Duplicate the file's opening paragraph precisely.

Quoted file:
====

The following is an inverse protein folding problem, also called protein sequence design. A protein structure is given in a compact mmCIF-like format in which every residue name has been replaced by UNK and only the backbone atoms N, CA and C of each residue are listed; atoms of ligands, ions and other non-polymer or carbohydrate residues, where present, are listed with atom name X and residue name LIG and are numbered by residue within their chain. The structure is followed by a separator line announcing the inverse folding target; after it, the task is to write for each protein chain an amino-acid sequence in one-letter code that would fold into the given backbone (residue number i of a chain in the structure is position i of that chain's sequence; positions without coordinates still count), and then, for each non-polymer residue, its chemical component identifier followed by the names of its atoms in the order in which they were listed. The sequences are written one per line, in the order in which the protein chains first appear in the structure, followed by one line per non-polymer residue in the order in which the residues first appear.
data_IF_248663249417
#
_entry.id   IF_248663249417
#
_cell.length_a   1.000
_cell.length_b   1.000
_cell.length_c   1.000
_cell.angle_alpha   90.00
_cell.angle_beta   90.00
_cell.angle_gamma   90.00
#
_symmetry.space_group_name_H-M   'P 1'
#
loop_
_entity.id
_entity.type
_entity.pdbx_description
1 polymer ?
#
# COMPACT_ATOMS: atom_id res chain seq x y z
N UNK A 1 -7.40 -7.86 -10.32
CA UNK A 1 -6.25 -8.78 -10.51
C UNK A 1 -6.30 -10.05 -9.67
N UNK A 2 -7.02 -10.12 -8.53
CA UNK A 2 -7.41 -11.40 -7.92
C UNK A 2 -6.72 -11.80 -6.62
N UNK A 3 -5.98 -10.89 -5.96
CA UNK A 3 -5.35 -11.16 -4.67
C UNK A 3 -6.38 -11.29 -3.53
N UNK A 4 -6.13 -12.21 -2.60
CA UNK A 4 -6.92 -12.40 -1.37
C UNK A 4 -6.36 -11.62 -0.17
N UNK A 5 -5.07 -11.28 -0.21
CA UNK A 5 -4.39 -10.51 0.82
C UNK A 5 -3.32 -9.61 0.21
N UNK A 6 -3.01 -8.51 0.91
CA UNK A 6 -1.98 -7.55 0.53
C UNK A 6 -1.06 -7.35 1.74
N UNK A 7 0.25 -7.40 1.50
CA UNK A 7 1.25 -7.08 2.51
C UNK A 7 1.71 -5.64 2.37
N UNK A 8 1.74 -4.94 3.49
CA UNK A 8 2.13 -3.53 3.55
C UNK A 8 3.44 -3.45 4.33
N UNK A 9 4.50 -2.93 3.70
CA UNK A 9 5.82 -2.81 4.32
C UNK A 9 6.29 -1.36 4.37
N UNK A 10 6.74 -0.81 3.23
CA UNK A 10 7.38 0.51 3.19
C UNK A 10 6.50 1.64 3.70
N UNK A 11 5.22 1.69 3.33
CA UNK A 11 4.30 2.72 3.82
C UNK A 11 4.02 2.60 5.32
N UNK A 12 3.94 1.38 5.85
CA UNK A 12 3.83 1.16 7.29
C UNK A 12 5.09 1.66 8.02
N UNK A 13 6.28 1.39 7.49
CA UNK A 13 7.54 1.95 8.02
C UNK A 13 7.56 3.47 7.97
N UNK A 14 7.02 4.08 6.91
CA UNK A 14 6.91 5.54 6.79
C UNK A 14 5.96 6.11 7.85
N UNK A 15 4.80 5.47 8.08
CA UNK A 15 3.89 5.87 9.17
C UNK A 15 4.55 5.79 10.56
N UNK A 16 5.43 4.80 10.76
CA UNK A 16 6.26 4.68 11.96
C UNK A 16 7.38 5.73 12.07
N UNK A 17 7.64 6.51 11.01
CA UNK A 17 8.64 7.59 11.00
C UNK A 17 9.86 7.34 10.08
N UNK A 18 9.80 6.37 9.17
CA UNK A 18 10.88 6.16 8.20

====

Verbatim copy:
The following is an inverse protein folding problem, also called protein sequence design. A protein structure is given in a compact mmCIF-like format in which every residue name has been replaced by UNK and only the backbone atoms N, CA and C of each residue are listed; atoms of ligands, ions and other non-polymer or carbohydrate residues, where present, are listed with atom name X and residue name LIG and are numbered by residue within their chain. The structure is followed by a separator line announcing the inverse folding target; after it, the task is to write for each protein chain an amino-acid sequence in one-letter code that would fold into the given backbone (residue number i of a chain in the structure is position i of that chain's sequence; positions without coordinates still count), and then, for each non-polymer residue, its chemical component identifier followed by the names of its atoms in the order in which they were listed. The sequences are written one per line, in the order in which the protein chains first appear in the structure, followed by one line per non-polymer residue in the order in which the residues first appear.